When I think back to that fateful day in 2008 when we first met I could never have imagined how important she would become to my life. Who knew that developing Bob would lead to anything good? And yet it did, and the fact that it was so unexpected makes it all the sweeter.
There we both were, in a small hospital gym, surrounded by a gaggle of grey-haired Franks and Merles. The only two patients in the room who didn't have first had knowledge of the Great Depression. We bonded over illness, over an upturned life, over a love of Johnny Depp, and being hit on by sleazy elderly Lotharios.
She knows only too well the world of doctors and sickness. She's faced it head on, and left me in awe of her determination and courage. And even during those times, she reached out to me, and to others. Her generous heart and giving spirit always in evidence.
She is an expert at taking my mind off being sick. It's often only after she leaves and my heart feels lighter and my cheeks hurt from laughing, that I realise what she's done. In many ways it's not even that she stops me from feeling like the sick person, instead the sickness becomes irrelevant and she reminds me that I'm still here.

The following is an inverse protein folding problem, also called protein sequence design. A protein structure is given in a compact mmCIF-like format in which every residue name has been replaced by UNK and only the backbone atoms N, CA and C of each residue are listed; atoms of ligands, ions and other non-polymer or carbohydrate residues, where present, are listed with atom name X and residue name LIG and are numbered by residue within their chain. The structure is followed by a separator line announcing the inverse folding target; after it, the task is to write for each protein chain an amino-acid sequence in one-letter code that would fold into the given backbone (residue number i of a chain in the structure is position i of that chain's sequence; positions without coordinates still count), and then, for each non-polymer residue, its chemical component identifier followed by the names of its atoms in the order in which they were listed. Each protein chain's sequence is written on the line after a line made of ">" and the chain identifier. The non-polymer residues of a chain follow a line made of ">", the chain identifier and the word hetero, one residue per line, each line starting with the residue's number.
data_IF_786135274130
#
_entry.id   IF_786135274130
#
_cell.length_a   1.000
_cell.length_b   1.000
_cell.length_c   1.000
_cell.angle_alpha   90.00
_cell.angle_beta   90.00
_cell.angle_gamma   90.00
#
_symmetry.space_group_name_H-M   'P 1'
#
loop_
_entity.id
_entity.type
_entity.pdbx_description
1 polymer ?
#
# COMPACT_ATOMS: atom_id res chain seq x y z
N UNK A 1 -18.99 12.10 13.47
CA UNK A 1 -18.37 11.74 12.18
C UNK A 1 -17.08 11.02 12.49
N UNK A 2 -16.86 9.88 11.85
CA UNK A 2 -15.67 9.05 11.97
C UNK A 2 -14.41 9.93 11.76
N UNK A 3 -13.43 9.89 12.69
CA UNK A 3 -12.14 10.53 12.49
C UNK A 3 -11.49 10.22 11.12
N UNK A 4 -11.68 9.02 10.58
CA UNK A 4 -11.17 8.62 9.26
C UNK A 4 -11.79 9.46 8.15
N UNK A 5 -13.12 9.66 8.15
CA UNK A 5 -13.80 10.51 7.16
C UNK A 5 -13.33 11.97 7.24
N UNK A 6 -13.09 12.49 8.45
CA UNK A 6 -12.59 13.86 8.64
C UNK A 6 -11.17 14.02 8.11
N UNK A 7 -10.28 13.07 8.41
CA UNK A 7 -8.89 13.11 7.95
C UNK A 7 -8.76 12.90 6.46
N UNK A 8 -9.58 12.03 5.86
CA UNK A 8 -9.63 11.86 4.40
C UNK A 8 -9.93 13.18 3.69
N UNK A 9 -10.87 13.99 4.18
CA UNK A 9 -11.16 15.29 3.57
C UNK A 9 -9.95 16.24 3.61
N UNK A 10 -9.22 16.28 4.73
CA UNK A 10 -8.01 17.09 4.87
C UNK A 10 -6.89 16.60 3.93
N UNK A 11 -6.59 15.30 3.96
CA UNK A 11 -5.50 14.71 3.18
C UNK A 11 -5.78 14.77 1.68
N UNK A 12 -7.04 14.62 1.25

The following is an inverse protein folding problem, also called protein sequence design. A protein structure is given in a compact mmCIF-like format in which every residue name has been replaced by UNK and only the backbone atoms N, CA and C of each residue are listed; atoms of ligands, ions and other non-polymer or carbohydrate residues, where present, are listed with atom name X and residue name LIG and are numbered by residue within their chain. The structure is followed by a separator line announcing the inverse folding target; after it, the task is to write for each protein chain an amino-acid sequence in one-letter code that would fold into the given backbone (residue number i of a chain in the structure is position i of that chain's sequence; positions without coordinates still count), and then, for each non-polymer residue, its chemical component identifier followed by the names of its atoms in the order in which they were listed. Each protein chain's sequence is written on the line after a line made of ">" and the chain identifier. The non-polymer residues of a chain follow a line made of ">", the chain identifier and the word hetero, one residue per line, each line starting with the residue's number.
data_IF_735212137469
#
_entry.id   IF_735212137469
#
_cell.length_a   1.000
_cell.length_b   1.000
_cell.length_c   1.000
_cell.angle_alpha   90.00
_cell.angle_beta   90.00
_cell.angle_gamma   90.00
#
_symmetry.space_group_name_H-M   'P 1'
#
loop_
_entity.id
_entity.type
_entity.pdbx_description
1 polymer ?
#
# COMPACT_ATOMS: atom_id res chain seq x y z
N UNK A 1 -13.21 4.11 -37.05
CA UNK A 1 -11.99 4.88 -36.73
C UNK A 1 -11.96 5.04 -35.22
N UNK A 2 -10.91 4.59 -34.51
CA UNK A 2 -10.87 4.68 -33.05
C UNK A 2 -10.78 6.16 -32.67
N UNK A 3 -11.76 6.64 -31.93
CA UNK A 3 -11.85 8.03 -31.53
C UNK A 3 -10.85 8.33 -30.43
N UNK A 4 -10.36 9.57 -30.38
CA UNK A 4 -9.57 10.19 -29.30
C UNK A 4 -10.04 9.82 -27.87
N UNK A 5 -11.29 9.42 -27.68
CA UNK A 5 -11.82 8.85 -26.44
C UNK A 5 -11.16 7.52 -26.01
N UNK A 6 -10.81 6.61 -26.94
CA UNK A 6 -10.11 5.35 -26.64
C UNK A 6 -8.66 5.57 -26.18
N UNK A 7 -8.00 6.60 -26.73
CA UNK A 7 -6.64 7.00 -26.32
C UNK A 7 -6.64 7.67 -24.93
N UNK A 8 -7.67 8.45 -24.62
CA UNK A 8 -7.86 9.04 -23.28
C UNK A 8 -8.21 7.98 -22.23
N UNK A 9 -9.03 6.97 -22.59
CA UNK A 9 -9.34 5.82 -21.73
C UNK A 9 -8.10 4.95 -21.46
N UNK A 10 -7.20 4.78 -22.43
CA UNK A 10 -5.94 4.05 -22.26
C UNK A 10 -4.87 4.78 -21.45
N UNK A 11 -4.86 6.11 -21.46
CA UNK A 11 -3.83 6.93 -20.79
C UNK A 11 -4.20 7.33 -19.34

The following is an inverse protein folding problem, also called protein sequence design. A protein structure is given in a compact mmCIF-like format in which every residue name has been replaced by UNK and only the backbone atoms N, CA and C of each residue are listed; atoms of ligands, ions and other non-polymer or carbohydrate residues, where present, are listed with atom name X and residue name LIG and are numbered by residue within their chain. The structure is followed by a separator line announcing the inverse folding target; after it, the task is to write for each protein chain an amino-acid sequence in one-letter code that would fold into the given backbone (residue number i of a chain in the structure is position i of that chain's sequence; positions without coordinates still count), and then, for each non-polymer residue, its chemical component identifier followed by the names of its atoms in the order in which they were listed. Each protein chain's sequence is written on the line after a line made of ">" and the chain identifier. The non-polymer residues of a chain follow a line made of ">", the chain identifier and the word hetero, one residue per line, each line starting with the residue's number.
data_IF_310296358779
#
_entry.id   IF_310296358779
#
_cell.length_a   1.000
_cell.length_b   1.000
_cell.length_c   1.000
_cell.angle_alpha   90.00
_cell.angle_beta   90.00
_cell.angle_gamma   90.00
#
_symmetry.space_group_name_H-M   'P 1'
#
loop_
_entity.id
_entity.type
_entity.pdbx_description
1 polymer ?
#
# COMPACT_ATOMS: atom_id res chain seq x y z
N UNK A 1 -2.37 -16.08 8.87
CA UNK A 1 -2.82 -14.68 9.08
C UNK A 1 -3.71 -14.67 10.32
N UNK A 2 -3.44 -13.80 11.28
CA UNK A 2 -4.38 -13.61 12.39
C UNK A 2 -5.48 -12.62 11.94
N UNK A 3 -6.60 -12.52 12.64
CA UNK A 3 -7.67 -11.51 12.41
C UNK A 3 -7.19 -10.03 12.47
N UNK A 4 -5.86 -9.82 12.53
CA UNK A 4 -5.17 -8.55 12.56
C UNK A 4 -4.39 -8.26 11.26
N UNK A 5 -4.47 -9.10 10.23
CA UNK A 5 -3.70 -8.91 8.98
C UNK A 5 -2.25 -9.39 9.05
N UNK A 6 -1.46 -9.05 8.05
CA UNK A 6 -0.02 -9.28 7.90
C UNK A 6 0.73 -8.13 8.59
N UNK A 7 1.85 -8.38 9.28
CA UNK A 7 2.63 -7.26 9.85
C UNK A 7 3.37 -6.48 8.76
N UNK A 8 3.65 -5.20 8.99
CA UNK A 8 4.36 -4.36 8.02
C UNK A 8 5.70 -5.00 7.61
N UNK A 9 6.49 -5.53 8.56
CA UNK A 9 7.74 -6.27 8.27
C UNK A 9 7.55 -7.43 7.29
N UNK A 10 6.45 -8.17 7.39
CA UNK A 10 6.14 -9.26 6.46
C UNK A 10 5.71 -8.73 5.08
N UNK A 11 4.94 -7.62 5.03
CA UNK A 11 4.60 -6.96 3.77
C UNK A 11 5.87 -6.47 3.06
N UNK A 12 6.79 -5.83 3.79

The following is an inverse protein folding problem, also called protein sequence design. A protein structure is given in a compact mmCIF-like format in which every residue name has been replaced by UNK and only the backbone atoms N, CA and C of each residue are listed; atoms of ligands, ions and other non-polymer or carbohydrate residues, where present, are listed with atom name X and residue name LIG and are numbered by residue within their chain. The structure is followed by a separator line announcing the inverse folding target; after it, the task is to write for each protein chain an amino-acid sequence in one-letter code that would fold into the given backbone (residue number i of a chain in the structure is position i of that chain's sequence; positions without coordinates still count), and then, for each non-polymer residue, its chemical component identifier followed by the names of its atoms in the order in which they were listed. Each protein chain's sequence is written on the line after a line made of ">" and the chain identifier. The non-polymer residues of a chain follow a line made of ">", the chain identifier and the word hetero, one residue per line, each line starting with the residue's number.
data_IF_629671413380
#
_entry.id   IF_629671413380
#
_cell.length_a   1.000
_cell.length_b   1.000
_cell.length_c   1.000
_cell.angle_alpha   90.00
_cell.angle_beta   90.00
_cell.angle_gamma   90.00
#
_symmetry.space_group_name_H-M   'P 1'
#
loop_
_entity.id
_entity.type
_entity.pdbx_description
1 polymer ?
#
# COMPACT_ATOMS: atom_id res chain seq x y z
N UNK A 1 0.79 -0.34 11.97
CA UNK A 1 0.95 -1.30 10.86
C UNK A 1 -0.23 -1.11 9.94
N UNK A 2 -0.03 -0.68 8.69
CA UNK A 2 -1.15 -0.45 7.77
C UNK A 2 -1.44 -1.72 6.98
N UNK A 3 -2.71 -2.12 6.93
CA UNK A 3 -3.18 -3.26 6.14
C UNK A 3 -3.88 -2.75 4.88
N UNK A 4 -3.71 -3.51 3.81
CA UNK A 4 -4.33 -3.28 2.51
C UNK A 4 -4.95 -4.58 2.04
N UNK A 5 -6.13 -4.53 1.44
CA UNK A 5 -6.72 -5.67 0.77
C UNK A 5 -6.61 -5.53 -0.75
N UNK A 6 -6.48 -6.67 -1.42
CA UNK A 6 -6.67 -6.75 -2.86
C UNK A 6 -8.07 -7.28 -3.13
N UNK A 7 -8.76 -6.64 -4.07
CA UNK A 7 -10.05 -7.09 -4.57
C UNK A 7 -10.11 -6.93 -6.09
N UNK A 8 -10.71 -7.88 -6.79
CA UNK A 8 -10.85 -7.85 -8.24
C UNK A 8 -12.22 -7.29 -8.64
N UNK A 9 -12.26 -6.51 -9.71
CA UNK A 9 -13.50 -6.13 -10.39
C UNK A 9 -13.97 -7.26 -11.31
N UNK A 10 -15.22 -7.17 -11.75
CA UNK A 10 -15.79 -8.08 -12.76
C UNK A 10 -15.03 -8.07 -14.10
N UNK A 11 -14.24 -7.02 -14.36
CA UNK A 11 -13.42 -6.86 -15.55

I know I am lucky to have found a kindred spirit with a wicked sense of humour. Someone who understands what being ill, and the baggage that comes with it, means. Someone who simply gets it. But most of all, I know I am lucky because I found a true friend.
I don't know if there are any words to adequately describe what her friendship has meant to me over the last few years. I know I have struggled writing this post more than most. And I know these few barely touch the surface.
But I am proud to call her my friend, and even happier that she calls me hers.
Happy birthday Kerri.